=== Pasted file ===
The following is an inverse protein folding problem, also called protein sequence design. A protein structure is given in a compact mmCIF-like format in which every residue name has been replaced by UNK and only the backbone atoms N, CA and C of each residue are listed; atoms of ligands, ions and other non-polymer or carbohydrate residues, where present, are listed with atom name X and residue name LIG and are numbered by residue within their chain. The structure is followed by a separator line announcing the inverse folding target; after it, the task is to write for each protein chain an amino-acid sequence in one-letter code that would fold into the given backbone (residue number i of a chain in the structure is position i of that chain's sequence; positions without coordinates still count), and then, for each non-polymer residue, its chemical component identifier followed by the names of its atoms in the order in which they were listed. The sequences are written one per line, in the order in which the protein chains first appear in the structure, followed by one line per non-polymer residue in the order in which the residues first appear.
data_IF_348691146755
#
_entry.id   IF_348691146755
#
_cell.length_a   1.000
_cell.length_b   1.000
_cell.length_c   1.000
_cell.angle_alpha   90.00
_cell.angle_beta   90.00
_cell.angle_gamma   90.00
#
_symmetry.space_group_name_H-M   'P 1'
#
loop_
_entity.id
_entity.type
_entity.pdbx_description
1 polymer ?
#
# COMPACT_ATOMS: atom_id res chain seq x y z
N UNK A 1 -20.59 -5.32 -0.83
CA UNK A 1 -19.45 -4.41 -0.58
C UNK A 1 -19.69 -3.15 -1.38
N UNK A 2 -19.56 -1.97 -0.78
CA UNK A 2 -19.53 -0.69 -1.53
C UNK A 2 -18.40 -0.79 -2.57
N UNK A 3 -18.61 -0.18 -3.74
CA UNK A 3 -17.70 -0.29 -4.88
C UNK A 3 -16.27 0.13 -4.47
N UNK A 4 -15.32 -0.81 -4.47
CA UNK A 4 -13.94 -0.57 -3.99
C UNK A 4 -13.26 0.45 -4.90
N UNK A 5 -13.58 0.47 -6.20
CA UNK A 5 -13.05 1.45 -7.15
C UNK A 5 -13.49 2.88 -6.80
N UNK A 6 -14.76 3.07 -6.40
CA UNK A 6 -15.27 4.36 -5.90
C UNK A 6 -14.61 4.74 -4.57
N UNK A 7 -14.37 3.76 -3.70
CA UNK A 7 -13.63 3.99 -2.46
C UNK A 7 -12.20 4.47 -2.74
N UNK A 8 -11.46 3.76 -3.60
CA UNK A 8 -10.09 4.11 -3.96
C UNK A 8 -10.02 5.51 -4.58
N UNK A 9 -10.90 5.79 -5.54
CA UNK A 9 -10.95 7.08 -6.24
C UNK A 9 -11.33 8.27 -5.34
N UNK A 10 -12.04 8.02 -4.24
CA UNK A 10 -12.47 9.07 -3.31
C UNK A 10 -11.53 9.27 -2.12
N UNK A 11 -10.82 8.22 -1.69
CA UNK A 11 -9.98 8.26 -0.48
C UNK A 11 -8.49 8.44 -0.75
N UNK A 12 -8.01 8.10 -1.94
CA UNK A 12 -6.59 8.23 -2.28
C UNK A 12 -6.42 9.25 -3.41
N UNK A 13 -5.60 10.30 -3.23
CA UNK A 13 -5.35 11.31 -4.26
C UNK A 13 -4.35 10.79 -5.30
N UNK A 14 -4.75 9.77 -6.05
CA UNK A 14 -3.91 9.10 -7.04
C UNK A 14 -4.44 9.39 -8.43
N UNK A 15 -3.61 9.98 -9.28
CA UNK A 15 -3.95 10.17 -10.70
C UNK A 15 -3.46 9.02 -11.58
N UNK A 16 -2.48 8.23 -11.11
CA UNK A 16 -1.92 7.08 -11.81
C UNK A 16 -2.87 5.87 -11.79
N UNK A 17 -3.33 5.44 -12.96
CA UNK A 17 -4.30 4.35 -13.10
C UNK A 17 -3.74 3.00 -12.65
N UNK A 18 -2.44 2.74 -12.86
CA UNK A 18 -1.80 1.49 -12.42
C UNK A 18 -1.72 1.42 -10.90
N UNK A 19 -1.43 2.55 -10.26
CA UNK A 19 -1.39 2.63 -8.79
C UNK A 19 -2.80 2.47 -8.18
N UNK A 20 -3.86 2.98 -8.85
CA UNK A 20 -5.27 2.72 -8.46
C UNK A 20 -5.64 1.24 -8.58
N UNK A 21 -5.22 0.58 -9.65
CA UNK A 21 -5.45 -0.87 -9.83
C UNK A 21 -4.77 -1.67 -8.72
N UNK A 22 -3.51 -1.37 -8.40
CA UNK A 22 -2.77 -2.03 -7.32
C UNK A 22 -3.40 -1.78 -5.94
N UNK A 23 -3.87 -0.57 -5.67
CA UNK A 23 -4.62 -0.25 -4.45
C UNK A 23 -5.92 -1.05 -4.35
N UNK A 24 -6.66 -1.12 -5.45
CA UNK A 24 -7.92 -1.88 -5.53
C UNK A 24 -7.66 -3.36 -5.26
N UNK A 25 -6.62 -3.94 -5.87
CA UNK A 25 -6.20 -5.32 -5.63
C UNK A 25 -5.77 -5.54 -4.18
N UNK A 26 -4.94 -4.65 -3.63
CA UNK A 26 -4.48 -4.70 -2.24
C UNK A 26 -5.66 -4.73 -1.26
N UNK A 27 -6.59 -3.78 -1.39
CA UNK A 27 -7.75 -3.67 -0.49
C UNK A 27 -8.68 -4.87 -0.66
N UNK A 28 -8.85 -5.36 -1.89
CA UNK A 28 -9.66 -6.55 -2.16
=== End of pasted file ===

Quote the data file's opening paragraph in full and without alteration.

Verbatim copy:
The following is an inverse protein folding problem, also called protein sequence design. A protein structure is given in a compact mmCIF-like format in which every residue name has been replaced by UNK and only the backbone atoms N, CA and C of each residue are listed; atoms of ligands, ions and other non-polymer or carbohydrate residues, where present, are listed with atom name X and residue name LIG and are numbered by residue within their chain. The structure is followed by a separator line announcing the inverse folding target; after it, the task is to write for each protein chain an amino-acid sequence in one-letter code that would fold into the given backbone (residue number i of a chain in the structure is position i of that chain's sequence; positions without coordinates still count), and then, for each non-polymer residue, its chemical component identifier followed by the names of its atoms in the order in which they were listed. The sequences are written one per line, in the order in which the protein chains first appear in the structure, followed by one line per non-polymer residue in the order in which the residues first appear.